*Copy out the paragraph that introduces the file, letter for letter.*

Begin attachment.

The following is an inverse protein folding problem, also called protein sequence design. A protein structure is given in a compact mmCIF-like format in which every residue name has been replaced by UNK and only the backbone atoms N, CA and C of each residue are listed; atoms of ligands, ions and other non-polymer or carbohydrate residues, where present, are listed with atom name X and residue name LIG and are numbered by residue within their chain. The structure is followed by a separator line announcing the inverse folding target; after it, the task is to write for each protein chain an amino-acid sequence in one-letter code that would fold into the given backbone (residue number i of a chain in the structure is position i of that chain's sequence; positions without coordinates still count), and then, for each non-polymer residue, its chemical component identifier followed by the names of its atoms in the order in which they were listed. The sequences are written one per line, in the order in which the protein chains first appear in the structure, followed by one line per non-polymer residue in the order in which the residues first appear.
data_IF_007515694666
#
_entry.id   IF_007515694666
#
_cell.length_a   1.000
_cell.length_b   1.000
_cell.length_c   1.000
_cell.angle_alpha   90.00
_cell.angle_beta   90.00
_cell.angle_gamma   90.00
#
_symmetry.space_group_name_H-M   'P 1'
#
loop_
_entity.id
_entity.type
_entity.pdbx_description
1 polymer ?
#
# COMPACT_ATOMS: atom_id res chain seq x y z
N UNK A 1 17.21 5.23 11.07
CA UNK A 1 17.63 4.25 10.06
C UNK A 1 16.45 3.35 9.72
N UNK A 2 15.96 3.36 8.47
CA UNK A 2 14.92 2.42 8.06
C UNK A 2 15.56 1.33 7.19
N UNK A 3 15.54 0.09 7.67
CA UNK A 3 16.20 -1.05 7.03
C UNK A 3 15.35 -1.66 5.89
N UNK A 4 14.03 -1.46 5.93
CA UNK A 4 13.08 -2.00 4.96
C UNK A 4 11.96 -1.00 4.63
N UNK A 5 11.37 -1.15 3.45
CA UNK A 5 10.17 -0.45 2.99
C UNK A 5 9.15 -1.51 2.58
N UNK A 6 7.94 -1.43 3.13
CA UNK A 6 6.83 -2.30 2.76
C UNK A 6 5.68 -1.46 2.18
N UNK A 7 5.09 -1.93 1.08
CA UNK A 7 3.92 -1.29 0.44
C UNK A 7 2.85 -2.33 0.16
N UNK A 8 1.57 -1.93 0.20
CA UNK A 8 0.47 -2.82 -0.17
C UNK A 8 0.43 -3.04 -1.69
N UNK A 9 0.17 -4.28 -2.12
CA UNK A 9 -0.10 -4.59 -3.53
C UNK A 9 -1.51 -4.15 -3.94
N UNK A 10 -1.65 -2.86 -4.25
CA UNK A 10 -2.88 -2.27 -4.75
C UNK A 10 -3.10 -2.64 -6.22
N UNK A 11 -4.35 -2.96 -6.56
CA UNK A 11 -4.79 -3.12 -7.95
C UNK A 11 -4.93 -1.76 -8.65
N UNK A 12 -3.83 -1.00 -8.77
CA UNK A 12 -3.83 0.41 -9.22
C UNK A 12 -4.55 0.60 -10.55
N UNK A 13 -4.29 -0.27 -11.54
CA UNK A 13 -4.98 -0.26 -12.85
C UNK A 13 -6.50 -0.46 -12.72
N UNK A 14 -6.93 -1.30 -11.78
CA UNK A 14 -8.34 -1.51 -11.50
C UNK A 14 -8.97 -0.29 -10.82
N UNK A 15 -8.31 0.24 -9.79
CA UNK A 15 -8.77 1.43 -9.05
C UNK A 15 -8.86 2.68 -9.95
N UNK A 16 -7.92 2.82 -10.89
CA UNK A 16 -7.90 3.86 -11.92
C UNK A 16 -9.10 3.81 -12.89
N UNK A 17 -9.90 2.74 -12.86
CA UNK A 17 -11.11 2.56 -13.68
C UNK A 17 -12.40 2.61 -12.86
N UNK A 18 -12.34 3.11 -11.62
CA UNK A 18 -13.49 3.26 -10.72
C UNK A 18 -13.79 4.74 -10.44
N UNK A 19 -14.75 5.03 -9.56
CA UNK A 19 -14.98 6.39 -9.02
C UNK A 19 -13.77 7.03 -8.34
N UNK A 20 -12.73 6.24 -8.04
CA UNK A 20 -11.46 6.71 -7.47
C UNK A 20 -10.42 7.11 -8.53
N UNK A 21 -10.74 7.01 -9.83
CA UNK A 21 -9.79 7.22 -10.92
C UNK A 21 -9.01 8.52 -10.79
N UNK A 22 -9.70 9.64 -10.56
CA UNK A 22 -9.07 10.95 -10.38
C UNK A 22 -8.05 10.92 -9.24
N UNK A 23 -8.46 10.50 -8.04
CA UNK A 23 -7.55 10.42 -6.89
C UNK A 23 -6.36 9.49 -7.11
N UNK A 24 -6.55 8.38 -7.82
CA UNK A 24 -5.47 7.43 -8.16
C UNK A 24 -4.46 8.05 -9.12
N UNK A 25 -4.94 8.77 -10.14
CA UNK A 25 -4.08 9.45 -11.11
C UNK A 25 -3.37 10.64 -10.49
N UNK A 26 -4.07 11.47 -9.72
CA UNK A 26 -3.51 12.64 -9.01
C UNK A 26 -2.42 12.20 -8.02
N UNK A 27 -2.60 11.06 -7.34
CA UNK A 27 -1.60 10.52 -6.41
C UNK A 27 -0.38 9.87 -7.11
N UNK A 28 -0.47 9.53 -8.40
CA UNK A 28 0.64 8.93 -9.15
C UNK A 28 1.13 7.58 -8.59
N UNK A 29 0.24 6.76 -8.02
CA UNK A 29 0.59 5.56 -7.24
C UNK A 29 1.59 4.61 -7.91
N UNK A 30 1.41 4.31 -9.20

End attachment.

The following is an inverse protein folding problem, also called protein sequence design. A protein structure is given in a compact mmCIF-like format in which every residue name has been replaced by UNK and only the backbone atoms N, CA and C of each residue are listed; atoms of ligands, ions and other non-polymer or carbohydrate residues, where present, are listed with atom name X and residue name LIG and are numbered by residue within their chain. The structure is followed by a separator line announcing the inverse folding target; after it, the task is to write for each protein chain an amino-acid sequence in one-letter code that would fold into the given backbone (residue number i of a chain in the structure is position i of that chain's sequence; positions without coordinates still count), and then, for each non-polymer residue, its chemical component identifier followed by the names of its atoms in the order in which they were listed. The sequences are written one per line, in the order in which the protein chains first appear in the structure, followed by one line per non-polymer residue in the order in which the residues first appear.